HK police dismiss media accusations of inaction by their chief over unauthorised building works

06-May-2020 Intellasia | South China Morning Post | 6:02 AM Print This Post

Hong Kong police have dismissed as “unfounded” accusations in a media report that the commissioner had not taken any action against unauthorised building works at a flat he had rented in 2016. In a statement on Monday, the force said the report “deviates from facts”.

Police were responding to a report by Chinese-language newspaper Apple Daily that accused commissioner Chris Tang Ping-keung of turning a blind eye to illegal structures on the rooftop of a flat in Kowloon Tong when he was a tenant there.

The illegal structures reportedly covered about 400 sq ft.

The police statement confirmed Tang had rented the flat in question at Boland Court, Broadcast Drive, in 2016 and was made aware of the unauthorised works after receiving notification from the Buildings Department the following year.

“Tang immediately informed the owner… and requested him to handle it,” the police statement said. But it claimed the owner did not take any action. “Tang hence moved out of the home in June 2019,” it said.

Land and company registry documents showed that the flat belonged to Dupont Company Limited, solely owned by Hong Kong businessperson Philip Hou Ching-chung. Hou could not be reached for comment.

A recent series of media reports alleged that at least three senior officers, including Tang and assistant police commissioner Rupert Dover, as well as several opposition camp politicians including Civic Passion lawmaker Cheng Chung-tai and People Power vice-chair Tam Tak-chi had broken land and buildings laws.

On Monday, Lands Department inspectors visited Dover’s home in Pik Shui Sun Tsuen in Sai Kung, as part of a probe into whether he and his wife had breached any housing rules, including operating a guest house without a licence.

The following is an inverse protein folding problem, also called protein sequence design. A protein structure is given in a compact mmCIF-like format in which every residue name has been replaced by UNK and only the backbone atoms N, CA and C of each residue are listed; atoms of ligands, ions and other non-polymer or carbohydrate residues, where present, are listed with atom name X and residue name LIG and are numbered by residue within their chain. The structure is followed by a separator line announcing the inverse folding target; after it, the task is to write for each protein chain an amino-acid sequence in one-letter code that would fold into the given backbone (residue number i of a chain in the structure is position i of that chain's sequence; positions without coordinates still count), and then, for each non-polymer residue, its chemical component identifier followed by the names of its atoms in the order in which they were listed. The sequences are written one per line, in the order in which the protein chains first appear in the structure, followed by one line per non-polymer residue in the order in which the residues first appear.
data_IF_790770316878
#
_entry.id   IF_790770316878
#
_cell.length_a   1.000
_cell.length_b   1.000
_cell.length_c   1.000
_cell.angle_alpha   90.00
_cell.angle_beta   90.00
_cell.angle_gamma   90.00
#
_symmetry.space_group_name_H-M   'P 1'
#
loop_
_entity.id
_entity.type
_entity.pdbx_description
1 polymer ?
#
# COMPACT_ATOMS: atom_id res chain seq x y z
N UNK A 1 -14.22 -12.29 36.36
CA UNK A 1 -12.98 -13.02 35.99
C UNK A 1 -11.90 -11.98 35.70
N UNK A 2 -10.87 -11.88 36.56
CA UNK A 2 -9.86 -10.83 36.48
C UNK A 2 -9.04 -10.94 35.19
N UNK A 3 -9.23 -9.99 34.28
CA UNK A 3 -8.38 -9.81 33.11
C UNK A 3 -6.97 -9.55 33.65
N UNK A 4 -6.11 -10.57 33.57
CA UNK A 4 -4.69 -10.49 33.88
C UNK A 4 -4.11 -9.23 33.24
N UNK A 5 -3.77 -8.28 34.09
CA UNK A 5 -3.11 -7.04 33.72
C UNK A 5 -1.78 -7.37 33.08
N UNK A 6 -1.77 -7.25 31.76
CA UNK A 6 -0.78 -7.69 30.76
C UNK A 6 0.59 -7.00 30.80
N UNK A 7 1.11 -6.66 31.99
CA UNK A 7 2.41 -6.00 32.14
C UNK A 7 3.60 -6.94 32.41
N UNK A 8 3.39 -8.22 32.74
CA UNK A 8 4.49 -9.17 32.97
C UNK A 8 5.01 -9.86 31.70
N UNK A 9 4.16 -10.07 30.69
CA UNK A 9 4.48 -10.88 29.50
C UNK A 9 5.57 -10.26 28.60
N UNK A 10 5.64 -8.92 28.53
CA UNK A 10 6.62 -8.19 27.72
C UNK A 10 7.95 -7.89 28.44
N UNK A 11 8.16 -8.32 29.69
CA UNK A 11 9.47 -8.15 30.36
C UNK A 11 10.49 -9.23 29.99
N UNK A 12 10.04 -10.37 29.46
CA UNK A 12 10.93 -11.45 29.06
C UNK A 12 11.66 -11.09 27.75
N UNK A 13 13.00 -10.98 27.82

The department has not responded to a Post inquiry.

Meanwhile, Cheng denied he had erected illegal extensions on the rooftop of the village house he rented in Wong Nai Tau in Sha Tin. “I lived there for almost 10 years and there was no illegal structure,” Cheng said. “I moved out last year and I did not know what happened afterwards, and cannot be held responsible for that either.”

Tam said he was aware a hut had been illegally built on a 100 sq ft space on the rooftop of a village house he had bought on Ting Kok Road in Tai Po in 2007. He claimed he had reported the matter to the Buildings Department but was not asked to tear down the structure immediately as officers were satisfied the works posed no immediate danger to the house.

“The rooftop structure was damaged during Typhoon Mangkhut two years ago and I did not rebuild it. So, there is nothing illegal on the rooftop now,” he said.

Chan Wai-keung, a political scientist at Polytechnic University, said the illegal structure saga had been used as a “weapon” by both political camps to attack their “enemies”.

“It is a pity that the issue has been politicised and public attention has been diverted to such brouhaha when what Hong Kong needs the most is unity to rebuild the economy hit hard by the Covid-19 pandemic and the anti-government protests.”


Category: Hong Kong

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